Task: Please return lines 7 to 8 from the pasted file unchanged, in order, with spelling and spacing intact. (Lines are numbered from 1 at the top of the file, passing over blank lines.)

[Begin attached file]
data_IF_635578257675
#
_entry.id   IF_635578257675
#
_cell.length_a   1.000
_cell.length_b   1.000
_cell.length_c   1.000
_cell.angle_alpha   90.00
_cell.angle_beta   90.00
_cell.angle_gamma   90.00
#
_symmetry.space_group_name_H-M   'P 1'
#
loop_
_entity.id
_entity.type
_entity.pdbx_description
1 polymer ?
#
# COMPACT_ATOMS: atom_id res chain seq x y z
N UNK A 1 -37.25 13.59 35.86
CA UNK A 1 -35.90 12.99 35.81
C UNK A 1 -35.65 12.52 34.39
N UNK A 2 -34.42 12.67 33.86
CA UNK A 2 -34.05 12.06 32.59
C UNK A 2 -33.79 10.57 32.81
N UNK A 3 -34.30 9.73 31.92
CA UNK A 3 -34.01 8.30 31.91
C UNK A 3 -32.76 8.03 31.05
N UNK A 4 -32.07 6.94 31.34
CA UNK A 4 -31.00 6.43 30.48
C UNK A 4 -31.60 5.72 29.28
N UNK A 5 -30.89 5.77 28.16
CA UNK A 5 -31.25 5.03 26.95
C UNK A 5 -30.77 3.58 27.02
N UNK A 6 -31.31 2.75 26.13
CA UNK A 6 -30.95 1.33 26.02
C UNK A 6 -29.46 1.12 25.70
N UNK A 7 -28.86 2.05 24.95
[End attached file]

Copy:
_cell.length_c   1.000
_cell.angle_alpha   90.00